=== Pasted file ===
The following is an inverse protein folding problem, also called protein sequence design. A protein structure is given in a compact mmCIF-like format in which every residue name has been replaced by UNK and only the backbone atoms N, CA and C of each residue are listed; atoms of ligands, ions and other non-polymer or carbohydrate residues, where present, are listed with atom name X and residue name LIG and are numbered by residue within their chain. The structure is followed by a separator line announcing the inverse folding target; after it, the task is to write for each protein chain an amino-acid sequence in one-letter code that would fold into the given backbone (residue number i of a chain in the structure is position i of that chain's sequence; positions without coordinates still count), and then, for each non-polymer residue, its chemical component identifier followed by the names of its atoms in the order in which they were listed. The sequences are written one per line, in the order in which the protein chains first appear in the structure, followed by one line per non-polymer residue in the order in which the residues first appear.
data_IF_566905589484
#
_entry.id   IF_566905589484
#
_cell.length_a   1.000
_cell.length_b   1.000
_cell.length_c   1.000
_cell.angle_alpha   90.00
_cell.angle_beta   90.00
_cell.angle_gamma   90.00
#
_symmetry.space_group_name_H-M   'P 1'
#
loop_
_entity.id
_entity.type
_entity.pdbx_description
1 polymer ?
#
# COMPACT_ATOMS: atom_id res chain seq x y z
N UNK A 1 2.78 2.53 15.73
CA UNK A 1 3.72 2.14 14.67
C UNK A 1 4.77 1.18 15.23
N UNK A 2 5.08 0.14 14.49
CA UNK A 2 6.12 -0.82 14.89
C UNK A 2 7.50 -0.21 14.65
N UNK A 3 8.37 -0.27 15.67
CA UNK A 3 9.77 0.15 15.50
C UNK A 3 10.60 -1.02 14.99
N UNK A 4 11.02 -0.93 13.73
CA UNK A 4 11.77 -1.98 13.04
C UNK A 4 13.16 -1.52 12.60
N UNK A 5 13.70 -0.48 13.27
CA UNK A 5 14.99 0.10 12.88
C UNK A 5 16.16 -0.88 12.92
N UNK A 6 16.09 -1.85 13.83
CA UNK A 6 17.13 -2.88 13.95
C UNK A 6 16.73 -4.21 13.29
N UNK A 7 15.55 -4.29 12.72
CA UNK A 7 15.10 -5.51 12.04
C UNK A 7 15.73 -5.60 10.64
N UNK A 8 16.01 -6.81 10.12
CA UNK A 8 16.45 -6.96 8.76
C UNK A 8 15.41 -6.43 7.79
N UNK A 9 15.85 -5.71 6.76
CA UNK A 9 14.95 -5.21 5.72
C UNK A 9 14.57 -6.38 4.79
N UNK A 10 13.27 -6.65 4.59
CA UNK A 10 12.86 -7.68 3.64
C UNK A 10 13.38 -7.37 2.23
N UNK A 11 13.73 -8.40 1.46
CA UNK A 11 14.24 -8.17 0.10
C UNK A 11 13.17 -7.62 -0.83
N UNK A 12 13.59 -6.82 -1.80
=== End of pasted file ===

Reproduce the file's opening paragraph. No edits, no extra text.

The following is an inverse protein folding problem, also called protein sequence design. A protein structure is given in a compact mmCIF-like format in which every residue name has been replaced by UNK and only the backbone atoms N, CA and C of each residue are listed; atoms of ligands, ions and other non-polymer or carbohydrate residues, where present, are listed with atom name X and residue name LIG and are numbered by residue within their chain. The structure is followed by a separator line announcing the inverse folding target; after it, the task is to write for each protein chain an amino-acid sequence in one-letter code that would fold into the given backbone (residue number i of a chain in the structure is position i of that chain's sequence; positions without coordinates still count), and then, for each non-polymer residue, its chemical component identifier followed by the names of its atoms in the order in which they were listed. The sequences are written one per line, in the order in which the protein chains first appear in the structure, followed by one line per non-polymer residue in the order in which the residues first appear.